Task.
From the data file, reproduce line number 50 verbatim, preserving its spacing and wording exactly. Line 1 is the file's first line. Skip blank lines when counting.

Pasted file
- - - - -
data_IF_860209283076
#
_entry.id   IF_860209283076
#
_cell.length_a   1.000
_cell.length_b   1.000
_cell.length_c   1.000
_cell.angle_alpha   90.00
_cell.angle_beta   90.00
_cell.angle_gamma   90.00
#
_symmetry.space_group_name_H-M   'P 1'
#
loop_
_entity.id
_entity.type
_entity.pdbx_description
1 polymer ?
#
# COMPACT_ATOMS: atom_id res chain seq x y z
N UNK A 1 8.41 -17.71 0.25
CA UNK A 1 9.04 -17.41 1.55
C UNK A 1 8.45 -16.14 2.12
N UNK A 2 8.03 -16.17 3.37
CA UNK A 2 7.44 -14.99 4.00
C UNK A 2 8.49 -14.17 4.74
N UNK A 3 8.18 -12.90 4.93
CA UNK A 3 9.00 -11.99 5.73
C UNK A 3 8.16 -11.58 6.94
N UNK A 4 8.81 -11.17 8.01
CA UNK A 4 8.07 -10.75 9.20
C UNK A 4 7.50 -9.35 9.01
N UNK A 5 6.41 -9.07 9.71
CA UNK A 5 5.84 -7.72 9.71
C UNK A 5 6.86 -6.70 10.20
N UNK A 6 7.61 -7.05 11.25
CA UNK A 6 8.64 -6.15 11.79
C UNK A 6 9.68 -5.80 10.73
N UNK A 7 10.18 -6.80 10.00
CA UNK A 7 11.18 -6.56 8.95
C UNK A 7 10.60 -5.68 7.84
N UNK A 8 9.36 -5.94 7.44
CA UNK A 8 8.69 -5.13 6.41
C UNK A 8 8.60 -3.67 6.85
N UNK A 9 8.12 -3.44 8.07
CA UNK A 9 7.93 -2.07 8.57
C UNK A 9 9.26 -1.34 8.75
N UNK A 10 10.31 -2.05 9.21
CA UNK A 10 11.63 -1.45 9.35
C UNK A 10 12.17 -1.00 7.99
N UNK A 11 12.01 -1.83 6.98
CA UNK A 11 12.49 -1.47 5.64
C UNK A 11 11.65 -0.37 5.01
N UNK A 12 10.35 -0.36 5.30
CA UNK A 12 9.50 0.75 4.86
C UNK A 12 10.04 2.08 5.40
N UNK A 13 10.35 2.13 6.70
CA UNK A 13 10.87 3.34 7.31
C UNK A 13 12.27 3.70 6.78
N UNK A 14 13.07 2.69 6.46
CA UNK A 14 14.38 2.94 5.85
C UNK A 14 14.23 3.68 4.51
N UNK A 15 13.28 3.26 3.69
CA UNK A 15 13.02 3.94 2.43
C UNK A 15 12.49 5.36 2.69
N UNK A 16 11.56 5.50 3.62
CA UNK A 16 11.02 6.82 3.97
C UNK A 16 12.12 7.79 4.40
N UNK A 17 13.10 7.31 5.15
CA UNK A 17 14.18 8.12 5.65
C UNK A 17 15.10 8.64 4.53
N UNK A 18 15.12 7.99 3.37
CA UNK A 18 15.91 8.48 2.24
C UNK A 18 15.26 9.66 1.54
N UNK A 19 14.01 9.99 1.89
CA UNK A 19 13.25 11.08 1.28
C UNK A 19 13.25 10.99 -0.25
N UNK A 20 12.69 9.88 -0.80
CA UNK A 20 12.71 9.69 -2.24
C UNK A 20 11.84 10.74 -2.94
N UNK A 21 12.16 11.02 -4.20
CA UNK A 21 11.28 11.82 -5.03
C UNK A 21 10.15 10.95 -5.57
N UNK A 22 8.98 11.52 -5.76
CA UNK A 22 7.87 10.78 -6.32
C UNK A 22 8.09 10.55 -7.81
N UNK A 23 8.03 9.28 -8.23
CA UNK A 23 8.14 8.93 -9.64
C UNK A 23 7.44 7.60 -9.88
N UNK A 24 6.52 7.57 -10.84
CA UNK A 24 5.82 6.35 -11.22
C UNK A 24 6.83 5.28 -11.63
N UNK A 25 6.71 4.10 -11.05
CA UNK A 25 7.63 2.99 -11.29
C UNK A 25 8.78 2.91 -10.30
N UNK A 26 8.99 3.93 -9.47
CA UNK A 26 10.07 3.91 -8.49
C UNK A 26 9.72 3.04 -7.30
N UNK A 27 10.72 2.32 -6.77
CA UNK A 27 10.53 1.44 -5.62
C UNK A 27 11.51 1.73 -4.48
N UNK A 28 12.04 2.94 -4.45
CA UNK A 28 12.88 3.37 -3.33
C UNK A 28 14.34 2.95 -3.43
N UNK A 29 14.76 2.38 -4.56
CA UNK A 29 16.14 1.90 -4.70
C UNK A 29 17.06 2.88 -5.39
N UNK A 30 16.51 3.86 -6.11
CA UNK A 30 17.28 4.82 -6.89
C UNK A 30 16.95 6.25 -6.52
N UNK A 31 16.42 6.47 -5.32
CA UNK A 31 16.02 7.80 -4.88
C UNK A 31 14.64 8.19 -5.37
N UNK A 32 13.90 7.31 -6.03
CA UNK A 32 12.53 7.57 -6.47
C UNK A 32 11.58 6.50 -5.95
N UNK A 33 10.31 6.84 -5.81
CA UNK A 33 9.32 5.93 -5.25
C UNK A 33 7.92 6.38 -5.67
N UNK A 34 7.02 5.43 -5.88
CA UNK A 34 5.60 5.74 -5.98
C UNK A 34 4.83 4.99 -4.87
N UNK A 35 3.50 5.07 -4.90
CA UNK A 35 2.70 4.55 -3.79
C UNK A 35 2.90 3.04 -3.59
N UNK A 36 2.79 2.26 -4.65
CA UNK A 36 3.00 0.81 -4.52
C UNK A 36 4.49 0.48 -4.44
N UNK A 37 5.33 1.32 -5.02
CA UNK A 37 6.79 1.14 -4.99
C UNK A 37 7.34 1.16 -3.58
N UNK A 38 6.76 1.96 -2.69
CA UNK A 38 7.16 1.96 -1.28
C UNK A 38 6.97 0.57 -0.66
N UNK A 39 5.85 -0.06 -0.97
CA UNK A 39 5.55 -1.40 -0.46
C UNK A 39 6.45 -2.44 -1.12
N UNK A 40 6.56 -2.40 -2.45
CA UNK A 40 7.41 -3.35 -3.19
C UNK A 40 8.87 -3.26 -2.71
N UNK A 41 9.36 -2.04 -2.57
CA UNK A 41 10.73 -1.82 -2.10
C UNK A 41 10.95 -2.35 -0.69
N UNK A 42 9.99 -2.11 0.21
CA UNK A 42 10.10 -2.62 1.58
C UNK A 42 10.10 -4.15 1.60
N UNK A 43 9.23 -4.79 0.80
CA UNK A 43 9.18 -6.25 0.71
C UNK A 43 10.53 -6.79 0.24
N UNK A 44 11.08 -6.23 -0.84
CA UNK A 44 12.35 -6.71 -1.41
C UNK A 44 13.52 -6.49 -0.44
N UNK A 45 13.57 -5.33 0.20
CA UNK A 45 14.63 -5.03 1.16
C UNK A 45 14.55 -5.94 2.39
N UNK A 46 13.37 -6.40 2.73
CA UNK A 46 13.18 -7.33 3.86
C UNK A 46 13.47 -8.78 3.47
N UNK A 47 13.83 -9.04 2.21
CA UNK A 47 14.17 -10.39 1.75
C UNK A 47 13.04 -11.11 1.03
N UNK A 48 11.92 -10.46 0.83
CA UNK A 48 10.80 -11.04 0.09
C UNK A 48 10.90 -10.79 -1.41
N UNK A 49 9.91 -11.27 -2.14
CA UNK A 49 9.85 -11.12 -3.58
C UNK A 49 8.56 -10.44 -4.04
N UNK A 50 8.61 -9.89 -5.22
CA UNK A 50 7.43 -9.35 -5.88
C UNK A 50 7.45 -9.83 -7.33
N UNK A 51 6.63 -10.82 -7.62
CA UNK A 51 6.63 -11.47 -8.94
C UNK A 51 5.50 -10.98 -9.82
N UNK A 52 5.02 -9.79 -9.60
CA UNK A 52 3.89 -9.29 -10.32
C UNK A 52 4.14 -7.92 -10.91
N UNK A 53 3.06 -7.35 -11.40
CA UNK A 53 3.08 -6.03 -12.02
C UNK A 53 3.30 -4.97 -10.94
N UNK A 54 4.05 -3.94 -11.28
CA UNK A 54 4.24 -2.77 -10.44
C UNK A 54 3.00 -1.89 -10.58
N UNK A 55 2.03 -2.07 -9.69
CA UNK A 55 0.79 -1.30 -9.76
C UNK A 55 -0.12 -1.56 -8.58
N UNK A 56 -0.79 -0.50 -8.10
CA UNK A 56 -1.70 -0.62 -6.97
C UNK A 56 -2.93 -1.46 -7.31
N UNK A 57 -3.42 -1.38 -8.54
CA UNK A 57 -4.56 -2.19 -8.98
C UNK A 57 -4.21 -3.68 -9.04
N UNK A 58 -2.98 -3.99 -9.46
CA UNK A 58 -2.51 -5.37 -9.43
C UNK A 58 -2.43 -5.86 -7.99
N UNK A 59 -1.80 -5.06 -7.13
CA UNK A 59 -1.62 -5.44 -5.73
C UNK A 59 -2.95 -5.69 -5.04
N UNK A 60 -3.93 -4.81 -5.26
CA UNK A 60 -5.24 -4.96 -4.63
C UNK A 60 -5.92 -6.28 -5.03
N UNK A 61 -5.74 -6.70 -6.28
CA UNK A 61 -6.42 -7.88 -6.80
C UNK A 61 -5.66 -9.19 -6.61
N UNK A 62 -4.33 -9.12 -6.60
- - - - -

C UNK A 10 12.17 -1.00 7.99